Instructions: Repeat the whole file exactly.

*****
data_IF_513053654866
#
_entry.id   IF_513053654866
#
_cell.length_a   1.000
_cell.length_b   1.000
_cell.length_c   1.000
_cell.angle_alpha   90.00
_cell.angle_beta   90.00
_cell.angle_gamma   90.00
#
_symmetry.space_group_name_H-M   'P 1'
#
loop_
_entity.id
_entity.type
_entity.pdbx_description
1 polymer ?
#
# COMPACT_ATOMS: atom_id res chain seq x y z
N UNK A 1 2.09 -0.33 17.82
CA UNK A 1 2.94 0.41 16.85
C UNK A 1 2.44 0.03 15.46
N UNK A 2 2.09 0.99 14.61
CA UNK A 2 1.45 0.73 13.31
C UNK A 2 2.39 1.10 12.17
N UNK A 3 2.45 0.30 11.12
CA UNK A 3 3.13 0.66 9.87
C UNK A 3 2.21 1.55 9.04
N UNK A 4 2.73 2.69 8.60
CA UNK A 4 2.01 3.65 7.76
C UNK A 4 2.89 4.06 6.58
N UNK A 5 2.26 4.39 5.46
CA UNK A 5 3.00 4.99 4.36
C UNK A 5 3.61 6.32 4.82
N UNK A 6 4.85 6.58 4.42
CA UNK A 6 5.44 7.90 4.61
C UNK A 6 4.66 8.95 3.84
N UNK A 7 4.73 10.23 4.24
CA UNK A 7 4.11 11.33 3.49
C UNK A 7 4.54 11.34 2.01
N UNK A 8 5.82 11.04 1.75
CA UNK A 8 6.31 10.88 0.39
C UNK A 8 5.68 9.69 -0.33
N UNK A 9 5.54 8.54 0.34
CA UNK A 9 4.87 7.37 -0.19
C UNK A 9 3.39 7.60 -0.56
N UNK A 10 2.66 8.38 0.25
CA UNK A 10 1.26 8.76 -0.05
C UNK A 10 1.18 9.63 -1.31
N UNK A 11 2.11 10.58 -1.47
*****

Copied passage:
data_IF_513053654866
#
_entry.id   IF_513053654866
#
_cell.length_a   1.000
_cell.length_b   1.000
_cell.length_c   1.000
_cell.angle_alpha   90.00
_cell.angle_beta   90.00
_cell.angle_gamma   90.00
#
_symmetry.space_group_name_H-M   'P 1'
#
loop_
_entity.id
_entity.type
_entity.pdbx_description
1 polymer ?
#
# COMPACT_ATOMS: atom_id res chain seq x y z
N UNK A 1 2.09 -0.33 17.82
CA UNK A 1 2.94 0.41 16.85
C UNK A 1 2.44 0.03 15.46
N UNK A 2 2.09 0.99 14.61
CA UNK A 2 1.45 0.73 13.31
C UNK A 2 2.39 1.10 12.17
N UNK A 3 2.45 0.30 11.12
CA UNK A 3 3.13 0.66 9.87
C UNK A 3 2.21 1.55 9.04
N UNK A 4 2.73 2.69 8.60
CA UNK A 4 2.01 3.65 7.76
C UNK A 4 2.89 4.06 6.58
N UNK A 5 2.26 4.39 5.46
CA UNK A 5 3.00 4.99 4.36
C UNK A 5 3.61 6.32 4.82
N UNK A 6 4.85 6.58 4.42
CA UNK A 6 5.44 7.90 4.61
C UNK A 6 4.66 8.95 3.84
N UNK A 7 4.73 10.23 4.24
CA UNK A 7 4.11 11.33 3.49
C UNK A 7 4.54 11.34 2.01
N UNK A 8 5.82 11.04 1.75
CA UNK A 8 6.31 10.88 0.39
C UNK A 8 5.68 9.69 -0.33
N UNK A 9 5.54 8.54 0.34
CA UNK A 9 4.87 7.37 -0.19
C UNK A 9 3.39 7.60 -0.56
N UNK A 10 2.66 8.38 0.25
CA UNK A 10 1.26 8.76 -0.05
C UNK A 10 1.18 9.63 -1.31
N UNK A 11 2.11 10.58 -1.47